You are encouraged to try and kill more experienced captains, as they will give you more experience and drop better upgrades for your weapons, but neither of these is really incentive enough to not just lop off the baddy’s head and then that’s one less orc to worry about! Plus, the weapon upgrades are another one of those features of the game that feel so unimportant. They barely tutorialise it, and the benefits are so minor that it barely even feels worth actually using it!
So that means that it always felt like I was going out of my way to actually try and get engaged with the game, rather than it happening naturally. Really the only time it genuinely caught my interest was after an orc I actually killed somehow survived it! Best of both worlds, but also a rarity (after all, how many Orcs do you think can survive brutal decapitation?).
This meant that for me personally Shadows of Mordor is actually significantly less engaging than it might be for others. With a plot which is predictable if only barely understandable, without use of the in-game glossary, and characters which do nothing to stir attachment or even memory, the game really was relying heavily on its gameplay to carry it to greater heights. And as said gameplay did not really end up having the right effect, for me at least, that relegates it to a lower score than it might otherwise have received.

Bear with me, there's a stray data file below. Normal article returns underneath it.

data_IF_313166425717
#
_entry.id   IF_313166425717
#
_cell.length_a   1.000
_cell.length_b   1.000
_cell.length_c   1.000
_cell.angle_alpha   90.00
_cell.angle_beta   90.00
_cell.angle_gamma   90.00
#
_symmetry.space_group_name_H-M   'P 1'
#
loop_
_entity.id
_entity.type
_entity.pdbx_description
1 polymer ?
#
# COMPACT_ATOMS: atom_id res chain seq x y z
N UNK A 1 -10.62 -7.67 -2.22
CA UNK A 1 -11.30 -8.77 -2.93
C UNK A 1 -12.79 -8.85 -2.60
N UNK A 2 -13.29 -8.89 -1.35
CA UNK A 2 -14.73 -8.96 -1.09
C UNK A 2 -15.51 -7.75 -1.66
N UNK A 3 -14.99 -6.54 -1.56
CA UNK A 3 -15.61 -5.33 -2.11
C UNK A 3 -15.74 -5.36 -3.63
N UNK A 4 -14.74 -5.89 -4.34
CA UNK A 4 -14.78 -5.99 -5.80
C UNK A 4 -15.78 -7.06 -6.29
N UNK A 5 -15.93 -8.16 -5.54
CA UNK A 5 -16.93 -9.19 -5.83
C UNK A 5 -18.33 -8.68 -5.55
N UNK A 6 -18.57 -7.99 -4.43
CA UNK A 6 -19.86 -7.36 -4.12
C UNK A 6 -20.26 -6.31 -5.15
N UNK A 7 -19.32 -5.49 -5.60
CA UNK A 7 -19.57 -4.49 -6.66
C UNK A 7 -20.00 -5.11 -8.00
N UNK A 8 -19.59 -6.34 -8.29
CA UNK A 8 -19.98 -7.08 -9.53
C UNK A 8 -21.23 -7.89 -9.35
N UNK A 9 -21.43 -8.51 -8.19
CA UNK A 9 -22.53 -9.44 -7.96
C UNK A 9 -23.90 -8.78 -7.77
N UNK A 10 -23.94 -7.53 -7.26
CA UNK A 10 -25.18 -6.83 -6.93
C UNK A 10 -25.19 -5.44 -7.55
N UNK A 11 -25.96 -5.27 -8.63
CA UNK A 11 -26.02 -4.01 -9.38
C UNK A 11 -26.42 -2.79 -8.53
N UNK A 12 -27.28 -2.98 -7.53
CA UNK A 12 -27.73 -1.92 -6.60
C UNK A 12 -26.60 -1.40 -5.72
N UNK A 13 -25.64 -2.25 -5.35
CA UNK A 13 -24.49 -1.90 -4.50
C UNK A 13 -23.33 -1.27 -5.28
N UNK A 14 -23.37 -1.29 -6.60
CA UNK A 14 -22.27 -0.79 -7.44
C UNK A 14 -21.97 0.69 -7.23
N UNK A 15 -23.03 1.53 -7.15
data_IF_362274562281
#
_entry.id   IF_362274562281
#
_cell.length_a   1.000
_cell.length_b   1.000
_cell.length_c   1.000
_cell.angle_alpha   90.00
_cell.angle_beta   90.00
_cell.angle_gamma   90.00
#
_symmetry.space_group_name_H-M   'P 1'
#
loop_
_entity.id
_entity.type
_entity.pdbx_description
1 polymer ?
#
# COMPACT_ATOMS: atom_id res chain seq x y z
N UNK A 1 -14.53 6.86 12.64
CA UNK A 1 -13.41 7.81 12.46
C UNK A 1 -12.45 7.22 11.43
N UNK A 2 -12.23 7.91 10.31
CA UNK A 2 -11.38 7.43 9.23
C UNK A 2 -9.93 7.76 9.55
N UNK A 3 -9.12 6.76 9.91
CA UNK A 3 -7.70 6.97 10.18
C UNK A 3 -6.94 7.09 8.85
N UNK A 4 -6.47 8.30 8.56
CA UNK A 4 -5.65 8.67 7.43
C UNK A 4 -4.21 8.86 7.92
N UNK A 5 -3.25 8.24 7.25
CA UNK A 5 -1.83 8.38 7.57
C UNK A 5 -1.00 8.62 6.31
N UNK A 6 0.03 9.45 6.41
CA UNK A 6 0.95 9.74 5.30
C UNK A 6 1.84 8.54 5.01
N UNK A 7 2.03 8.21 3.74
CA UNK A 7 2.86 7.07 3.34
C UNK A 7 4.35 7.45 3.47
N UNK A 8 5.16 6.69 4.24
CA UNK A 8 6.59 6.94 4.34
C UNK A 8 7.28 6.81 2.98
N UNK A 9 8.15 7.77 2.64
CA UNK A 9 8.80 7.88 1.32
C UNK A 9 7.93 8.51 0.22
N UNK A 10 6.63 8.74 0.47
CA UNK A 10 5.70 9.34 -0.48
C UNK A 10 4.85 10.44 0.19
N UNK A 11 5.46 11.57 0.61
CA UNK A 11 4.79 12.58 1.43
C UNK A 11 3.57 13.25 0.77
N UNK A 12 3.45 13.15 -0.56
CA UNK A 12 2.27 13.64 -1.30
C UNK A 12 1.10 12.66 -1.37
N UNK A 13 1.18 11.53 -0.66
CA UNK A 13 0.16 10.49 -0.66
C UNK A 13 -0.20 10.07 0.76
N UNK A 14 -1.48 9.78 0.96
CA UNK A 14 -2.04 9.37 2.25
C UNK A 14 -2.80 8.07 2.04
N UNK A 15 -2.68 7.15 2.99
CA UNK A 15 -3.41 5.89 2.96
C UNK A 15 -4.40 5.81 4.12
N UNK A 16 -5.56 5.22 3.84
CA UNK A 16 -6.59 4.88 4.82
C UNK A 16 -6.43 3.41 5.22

It’s one of those weird moments where I analyse my decision over and over because in writing, everything about the game should really excite me! But instead I just end up feeling detached and disinterested.
|· Fun gameplay combining the best parts of Assassin’s Creed and the Arkham series
· Nemesis system delivers on promise of creating a unique, replayable game with constantly varying and interesting enemies
· Mind-controlling enemy orcs as sleeper agents is absolutely inspired and can really make for some fun and amusing situations
· Skill tree allows primarily for more options in fights and stealth whilst never making you completely overpowered
|· Story is extremely sub-par and exposition is practically non-existent
· Characters are either new but boring caricatures, or pre-existing and completely and obviously shoe-horned in
· Benefits of Nemesis system require actively working with it, certain styles of play (killing the orcs) results in not using the system to its full advantage
· Weapon upgrade system seems broadly superfluous
· Climbing has all of the bad parts of Assassin’s Creed as well